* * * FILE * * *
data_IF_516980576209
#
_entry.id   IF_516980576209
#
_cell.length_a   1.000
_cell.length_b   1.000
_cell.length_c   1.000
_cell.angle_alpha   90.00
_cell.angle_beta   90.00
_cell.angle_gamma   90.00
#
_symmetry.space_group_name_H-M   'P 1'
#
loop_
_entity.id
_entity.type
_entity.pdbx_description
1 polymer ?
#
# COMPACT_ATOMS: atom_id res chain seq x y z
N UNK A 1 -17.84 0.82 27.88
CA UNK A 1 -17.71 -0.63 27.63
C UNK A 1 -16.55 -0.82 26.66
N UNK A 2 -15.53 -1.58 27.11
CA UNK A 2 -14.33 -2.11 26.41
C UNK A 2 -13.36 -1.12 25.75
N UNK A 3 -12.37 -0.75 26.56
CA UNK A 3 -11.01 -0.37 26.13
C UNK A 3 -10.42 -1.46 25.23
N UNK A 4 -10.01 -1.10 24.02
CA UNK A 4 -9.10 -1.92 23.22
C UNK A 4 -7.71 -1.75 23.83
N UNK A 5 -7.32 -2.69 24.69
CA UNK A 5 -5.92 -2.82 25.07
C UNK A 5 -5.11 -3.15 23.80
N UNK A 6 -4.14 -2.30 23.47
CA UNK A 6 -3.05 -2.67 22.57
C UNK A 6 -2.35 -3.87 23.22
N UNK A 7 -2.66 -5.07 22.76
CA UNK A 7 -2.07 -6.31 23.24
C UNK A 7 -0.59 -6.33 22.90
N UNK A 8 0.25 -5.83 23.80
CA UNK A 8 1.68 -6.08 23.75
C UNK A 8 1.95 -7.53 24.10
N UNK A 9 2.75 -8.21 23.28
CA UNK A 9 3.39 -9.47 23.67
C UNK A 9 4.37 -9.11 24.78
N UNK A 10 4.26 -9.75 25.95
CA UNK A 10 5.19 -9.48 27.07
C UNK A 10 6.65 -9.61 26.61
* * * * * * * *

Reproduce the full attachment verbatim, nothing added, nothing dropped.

data_IF_516980576209
#
_entry.id   IF_516980576209
#
_cell.length_a   1.000
_cell.length_b   1.000
_cell.length_c   1.000
_cell.angle_alpha   90.00
_cell.angle_beta   90.00
_cell.angle_gamma   90.00
#
_symmetry.space_group_name_H-M   'P 1'
#
loop_
_entity.id
_entity.type
_entity.pdbx_description
1 polymer ?
#
# COMPACT_ATOMS: atom_id res chain seq x y z
N UNK A 1 -17.84 0.82 27.88
CA UNK A 1 -17.71 -0.63 27.63
C UNK A 1 -16.55 -0.82 26.66
N UNK A 2 -15.53 -1.58 27.11
CA UNK A 2 -14.33 -2.11 26.41
C UNK A 2 -13.36 -1.12 25.75
N UNK A 3 -12.37 -0.75 26.56
CA UNK A 3 -11.01 -0.37 26.13
C UNK A 3 -10.42 -1.46 25.23
N UNK A 4 -10.01 -1.10 24.02
CA UNK A 4 -9.10 -1.92 23.22
C UNK A 4 -7.71 -1.75 23.83
N UNK A 5 -7.32 -2.69 24.69
CA UNK A 5 -5.92 -2.82 25.07
C UNK A 5 -5.11 -3.15 23.80
N UNK A 6 -4.14 -2.30 23.47
CA UNK A 6 -3.05 -2.67 22.57
C UNK A 6 -2.35 -3.87 23.22
N UNK A 7 -2.66 -5.07 22.76
CA UNK A 7 -2.07 -6.31 23.24
C UNK A 7 -0.59 -6.33 22.90
N UNK A 8 0.25 -5.83 23.80
CA UNK A 8 1.68 -6.08 23.75
C UNK A 8 1.95 -7.53 24.10
N UNK A 9 2.75 -8.21 23.28
CA UNK A 9 3.39 -9.47 23.67
C UNK A 9 4.37 -9.11 24.78
N UNK A 10 4.26 -9.75 25.95
CA UNK A 10 5.19 -9.48 27.07
C UNK A 10 6.65 -9.61 26.61